It would have been easy for Graves to have slipped into a Carmen rut, since many opera houses were eager to cast her in just that role. Graves, however, has maintained a diverse schedule and repertoire.

She’s made a name singing a variety of roles.  Saint-Saëns’ Samson et Delilah has become another favorite opera. She also gives master classes, recitals and now teaches at the Peabody Institute at Johns Hopkins University.

It’s been nearly three years since Graves last appeared in Nashville – she sang in Bartok’s Bluebeard’s Castle with the Nashville Symphony in 2010. So there’s a lot of excitement about her Belmont concert.

This Friday, she’ll sing one of her signature arias, “Mon cœur s’ouvre à ta voix” from Samson et Delilah. Jones will assist on piano. She will also perform such spirituals as “Give me Jesus” and “Git on Board.” The highlight of the concert will no doubt be her performance of Caccini’s “Ave Maria” with the Belmont Chorale and the University Symphony Orchestra under the direction of Jeffery Ames.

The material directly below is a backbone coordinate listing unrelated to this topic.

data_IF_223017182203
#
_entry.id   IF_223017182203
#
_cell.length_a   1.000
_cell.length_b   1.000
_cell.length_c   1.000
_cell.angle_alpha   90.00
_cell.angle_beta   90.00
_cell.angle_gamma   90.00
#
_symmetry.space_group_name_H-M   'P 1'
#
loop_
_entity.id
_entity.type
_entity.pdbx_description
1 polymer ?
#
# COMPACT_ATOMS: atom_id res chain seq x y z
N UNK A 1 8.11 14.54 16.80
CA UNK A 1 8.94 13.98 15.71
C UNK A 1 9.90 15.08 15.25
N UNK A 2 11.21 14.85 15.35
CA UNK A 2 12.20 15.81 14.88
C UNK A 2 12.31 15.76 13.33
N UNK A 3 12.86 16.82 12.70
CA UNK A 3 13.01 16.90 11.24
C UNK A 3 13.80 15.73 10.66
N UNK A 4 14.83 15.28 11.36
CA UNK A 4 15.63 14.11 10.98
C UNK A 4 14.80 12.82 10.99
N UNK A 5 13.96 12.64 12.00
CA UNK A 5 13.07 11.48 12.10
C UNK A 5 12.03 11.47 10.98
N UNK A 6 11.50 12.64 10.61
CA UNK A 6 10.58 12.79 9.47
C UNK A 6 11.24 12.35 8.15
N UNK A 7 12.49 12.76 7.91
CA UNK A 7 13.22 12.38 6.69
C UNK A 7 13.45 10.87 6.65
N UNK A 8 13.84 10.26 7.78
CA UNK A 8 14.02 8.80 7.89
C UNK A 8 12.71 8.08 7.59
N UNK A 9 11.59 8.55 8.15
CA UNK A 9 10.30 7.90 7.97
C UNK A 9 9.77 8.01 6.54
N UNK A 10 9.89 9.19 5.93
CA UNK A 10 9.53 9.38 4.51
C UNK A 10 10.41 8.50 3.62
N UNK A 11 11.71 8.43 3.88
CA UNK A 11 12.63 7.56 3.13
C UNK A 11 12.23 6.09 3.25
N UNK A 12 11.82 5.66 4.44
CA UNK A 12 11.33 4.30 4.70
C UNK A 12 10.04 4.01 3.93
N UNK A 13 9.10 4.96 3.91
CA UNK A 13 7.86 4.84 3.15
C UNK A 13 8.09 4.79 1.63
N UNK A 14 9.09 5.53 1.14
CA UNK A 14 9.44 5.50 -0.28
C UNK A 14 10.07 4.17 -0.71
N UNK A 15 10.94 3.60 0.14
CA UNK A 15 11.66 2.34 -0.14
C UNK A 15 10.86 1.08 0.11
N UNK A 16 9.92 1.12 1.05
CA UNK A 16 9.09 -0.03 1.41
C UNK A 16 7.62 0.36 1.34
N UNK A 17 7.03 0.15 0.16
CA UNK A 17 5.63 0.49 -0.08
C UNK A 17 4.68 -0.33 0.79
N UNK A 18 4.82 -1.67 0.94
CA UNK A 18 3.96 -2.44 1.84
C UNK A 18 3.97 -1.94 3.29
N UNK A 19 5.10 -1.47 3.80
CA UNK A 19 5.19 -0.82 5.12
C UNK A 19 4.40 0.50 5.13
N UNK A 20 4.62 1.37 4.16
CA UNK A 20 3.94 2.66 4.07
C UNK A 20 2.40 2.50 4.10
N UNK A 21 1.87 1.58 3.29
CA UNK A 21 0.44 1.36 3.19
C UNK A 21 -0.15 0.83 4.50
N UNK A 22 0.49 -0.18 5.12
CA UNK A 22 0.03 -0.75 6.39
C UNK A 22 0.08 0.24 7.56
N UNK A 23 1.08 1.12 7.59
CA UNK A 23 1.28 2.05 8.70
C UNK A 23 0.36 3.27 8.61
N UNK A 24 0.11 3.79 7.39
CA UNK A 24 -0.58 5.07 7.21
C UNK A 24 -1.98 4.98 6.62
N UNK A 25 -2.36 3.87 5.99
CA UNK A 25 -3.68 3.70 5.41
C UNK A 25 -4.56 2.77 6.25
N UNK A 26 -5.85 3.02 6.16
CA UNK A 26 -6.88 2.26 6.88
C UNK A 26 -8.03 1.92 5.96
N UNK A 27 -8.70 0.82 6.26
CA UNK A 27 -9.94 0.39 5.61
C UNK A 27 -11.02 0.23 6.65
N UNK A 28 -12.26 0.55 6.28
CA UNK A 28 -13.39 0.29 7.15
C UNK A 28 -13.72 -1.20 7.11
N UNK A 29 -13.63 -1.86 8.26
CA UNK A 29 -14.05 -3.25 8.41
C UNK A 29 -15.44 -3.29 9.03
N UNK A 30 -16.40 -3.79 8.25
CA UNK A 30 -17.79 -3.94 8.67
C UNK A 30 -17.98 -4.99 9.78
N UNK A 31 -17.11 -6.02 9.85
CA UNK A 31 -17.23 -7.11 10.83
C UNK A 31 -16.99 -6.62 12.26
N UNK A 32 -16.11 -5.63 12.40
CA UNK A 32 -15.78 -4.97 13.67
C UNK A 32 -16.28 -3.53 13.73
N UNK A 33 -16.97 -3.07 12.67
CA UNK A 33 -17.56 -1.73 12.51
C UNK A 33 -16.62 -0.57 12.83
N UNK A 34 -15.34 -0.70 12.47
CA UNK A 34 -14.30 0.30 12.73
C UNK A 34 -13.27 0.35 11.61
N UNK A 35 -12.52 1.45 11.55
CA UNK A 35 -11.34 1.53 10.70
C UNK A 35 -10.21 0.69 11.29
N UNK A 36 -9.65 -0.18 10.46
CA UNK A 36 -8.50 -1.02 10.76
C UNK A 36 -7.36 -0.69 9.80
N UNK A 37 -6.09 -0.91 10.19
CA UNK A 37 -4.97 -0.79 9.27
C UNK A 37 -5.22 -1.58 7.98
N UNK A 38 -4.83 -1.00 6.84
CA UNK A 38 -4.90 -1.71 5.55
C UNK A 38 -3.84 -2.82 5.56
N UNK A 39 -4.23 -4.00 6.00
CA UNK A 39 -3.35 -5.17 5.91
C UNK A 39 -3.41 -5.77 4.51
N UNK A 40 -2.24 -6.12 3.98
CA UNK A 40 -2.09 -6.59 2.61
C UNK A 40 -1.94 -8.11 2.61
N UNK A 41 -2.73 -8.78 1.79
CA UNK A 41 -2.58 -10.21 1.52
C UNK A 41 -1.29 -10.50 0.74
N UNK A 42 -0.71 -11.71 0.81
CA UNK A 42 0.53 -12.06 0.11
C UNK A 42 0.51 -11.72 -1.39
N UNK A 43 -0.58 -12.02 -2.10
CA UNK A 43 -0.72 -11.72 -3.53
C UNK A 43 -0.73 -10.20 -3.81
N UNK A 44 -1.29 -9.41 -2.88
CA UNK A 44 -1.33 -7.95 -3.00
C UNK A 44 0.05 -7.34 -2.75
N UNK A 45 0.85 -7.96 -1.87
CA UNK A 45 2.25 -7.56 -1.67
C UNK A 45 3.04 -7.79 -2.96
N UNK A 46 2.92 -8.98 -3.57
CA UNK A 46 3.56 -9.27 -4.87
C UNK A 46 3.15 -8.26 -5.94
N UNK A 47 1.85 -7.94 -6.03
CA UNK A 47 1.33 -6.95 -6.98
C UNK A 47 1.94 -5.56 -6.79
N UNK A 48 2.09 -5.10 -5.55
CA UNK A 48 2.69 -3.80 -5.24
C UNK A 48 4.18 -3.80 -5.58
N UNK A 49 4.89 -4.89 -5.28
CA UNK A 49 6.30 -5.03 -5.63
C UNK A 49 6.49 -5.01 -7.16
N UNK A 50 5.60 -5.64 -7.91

The Belmont Strings and World Percussion Ensemble will also participate in this Friday’s concert. In addition to the arias, songs and spirituals, the program will also feature the music of Copland, Ginastera and George Walker, the first African-American classical composer to win the Pulitzer Prize for Music.

“It’s going to be a multicultural program of extraordinary music,” says Ames.


A Celebration of Unity: Metropolitan Opera star Denyce Graves performs in concert at Belmont University’s McAfee Concert Hall, 2100 Belmont Blvd. The performance starts at 7:30 p.m. Friday, Feb. 15. The concert is free, but tickets must be reserved by clicking here.

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About John Pitcher

John Pitcher is the chief classical music, jazz and dance critic as well as co-founder of ArtsNash. He has been a classical music critic for the Washington Post, the Rochester (NY) Democrat and Chronicle, National Public Radio’s Performance Today (NPR), ArtNowNashville.com and the Nashville Scene. His writings about music and the arts have also appeared in Symphony Magazine, American Record Guide and Stagebill Magazine, among other publications. Pitcher earned his master’s degree in journalism from Columbia University’s Graduate School of Journalism, where he studied arts writing with Judith Crist and Phyllis Garland. His work has received the New York State Associated Press award for outstanding classical music criticism.